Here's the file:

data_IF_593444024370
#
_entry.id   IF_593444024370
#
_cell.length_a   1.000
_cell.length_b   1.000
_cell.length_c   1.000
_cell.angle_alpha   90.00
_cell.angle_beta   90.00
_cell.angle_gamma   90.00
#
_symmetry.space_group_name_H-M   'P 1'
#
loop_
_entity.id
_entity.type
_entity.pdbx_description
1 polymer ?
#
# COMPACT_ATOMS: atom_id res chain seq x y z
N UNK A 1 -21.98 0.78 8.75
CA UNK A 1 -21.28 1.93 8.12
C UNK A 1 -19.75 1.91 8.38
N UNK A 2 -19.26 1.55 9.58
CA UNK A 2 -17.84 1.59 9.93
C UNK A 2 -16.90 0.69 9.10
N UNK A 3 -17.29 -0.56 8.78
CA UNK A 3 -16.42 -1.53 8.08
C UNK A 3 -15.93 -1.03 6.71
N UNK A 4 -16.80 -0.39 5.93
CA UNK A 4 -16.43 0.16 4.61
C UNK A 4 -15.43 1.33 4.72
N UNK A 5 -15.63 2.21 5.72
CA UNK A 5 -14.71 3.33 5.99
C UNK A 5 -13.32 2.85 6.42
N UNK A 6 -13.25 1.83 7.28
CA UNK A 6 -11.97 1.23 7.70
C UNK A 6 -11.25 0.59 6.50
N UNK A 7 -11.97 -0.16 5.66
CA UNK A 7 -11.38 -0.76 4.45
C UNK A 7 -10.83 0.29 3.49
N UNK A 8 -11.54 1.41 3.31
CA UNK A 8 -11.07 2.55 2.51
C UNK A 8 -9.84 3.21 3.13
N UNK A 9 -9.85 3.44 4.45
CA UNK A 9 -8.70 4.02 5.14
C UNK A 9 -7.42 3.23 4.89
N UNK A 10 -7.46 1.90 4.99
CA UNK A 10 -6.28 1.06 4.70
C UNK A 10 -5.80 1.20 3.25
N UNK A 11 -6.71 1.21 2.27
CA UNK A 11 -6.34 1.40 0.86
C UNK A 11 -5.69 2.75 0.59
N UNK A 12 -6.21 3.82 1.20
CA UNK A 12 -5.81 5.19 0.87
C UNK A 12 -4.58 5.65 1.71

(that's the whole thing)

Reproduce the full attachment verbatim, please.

data_IF_593444024370
#
_entry.id   IF_593444024370
#
_cell.length_a   1.000
_cell.length_b   1.000
_cell.length_c   1.000
_cell.angle_alpha   90.00
_cell.angle_beta   90.00
_cell.angle_gamma   90.00
#
_symmetry.space_group_name_H-M   'P 1'
#
loop_
_entity.id
_entity.type
_entity.pdbx_description
1 polymer ?
#
# COMPACT_ATOMS: atom_id res chain seq x y z
N UNK A 1 -21.98 0.78 8.75
CA UNK A 1 -21.28 1.93 8.12
C UNK A 1 -19.75 1.91 8.38
N UNK A 2 -19.26 1.55 9.58
CA UNK A 2 -17.84 1.59 9.93
C UNK A 2 -16.90 0.69 9.10
N UNK A 3 -17.29 -0.56 8.78
CA UNK A 3 -16.42 -1.53 8.08
C UNK A 3 -15.93 -1.03 6.71
N UNK A 4 -16.80 -0.39 5.93
CA UNK A 4 -16.43 0.16 4.61
C UNK A 4 -15.43 1.33 4.72
N UNK A 5 -15.63 2.21 5.72
CA UNK A 5 -14.71 3.33 5.99
C UNK A 5 -13.32 2.85 6.42
N UNK A 6 -13.25 1.83 7.28
CA UNK A 6 -11.97 1.23 7.70
C UNK A 6 -11.25 0.59 6.50
N UNK A 7 -11.97 -0.16 5.66
CA UNK A 7 -11.38 -0.76 4.45
C UNK A 7 -10.83 0.29 3.49
N UNK A 8 -11.54 1.41 3.31
CA UNK A 8 -11.07 2.55 2.51
C UNK A 8 -9.84 3.21 3.13
N UNK A 9 -9.85 3.44 4.45
CA UNK A 9 -8.70 4.02 5.14
C UNK A 9 -7.42 3.23 4.89
N UNK A 10 -7.46 1.90 4.99
CA UNK A 10 -6.28 1.06 4.70
C UNK A 10 -5.80 1.20 3.25
N UNK A 11 -6.71 1.21 2.27
CA UNK A 11 -6.34 1.40 0.86
C UNK A 11 -5.69 2.75 0.59
N UNK A 12 -6.21 3.82 1.20
CA UNK A 12 -5.81 5.19 0.87
C UNK A 12 -4.58 5.65 1.71